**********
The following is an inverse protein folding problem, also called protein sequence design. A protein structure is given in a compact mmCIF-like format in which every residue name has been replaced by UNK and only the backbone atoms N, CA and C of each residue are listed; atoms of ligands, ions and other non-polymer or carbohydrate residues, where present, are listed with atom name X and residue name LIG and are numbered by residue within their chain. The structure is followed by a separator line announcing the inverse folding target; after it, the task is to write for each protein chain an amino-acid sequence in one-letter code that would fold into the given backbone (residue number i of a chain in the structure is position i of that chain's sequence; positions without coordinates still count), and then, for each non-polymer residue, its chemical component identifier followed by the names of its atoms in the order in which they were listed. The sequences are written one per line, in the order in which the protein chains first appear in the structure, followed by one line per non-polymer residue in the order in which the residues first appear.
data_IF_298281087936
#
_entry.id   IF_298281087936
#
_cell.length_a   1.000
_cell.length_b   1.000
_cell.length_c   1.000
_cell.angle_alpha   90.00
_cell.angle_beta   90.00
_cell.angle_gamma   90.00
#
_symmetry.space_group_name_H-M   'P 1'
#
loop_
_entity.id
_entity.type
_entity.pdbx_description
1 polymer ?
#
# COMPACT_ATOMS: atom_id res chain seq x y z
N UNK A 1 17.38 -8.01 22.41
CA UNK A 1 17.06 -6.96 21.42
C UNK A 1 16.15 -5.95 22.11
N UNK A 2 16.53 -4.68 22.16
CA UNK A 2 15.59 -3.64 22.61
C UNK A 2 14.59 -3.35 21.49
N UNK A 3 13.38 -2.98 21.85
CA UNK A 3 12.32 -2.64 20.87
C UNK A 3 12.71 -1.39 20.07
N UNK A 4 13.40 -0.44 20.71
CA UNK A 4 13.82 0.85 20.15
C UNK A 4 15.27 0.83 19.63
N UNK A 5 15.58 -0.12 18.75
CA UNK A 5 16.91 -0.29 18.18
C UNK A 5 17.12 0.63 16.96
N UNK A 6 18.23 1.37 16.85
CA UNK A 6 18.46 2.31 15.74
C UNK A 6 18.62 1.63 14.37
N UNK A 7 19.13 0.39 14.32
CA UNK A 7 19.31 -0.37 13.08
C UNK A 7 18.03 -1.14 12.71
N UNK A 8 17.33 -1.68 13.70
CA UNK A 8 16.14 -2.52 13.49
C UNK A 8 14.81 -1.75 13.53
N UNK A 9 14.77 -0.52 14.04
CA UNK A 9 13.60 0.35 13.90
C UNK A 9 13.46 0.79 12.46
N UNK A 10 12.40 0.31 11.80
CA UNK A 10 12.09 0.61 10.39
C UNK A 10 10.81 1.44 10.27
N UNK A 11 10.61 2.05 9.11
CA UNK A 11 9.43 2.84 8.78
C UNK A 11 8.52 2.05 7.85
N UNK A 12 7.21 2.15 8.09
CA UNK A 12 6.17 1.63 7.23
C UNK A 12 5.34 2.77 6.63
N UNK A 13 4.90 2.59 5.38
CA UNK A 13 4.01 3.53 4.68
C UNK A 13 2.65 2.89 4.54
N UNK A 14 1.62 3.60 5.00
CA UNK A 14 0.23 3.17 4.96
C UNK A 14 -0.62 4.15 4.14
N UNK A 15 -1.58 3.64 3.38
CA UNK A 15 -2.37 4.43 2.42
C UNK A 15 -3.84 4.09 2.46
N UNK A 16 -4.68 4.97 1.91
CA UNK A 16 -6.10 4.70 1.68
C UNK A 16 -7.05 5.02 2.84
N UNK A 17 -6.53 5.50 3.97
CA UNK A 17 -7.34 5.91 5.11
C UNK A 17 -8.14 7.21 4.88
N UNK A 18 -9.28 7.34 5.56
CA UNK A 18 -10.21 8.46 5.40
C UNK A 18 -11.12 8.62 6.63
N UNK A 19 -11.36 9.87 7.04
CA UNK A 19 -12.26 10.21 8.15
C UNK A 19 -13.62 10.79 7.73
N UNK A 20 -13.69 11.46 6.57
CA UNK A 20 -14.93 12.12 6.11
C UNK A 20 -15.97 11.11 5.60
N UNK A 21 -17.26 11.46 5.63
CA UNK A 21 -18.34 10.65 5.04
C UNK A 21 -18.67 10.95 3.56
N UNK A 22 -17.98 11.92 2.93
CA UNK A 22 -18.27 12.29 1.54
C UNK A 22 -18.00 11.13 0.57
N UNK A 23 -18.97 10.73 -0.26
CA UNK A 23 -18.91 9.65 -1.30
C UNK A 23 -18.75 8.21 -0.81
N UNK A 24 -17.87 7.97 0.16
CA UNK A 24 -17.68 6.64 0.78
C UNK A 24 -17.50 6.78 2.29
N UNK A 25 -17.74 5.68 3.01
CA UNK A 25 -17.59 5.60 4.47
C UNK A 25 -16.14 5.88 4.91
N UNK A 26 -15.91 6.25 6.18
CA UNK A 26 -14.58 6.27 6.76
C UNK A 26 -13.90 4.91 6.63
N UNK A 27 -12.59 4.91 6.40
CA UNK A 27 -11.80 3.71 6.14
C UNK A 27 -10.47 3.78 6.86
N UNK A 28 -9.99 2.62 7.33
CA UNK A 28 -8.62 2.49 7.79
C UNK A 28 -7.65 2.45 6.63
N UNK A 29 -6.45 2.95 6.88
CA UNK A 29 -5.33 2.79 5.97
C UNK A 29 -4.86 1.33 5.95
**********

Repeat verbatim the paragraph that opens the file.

The following is an inverse protein folding problem, also called protein sequence design. A protein structure is given in a compact mmCIF-like format in which every residue name has been replaced by UNK and only the backbone atoms N, CA and C of each residue are listed; atoms of ligands, ions and other non-polymer or carbohydrate residues, where present, are listed with atom name X and residue name LIG and are numbered by residue within their chain. The structure is followed by a separator line announcing the inverse folding target; after it, the task is to write for each protein chain an amino-acid sequence in one-letter code that would fold into the given backbone (residue number i of a chain in the structure is position i of that chain's sequence; positions without coordinates still count), and then, for each non-polymer residue, its chemical component identifier followed by the names of its atoms in the order in which they were listed. The sequences are written one per line, in the order in which the protein chains first appear in the structure, followed by one line per non-polymer residue in the order in which the residues first appear.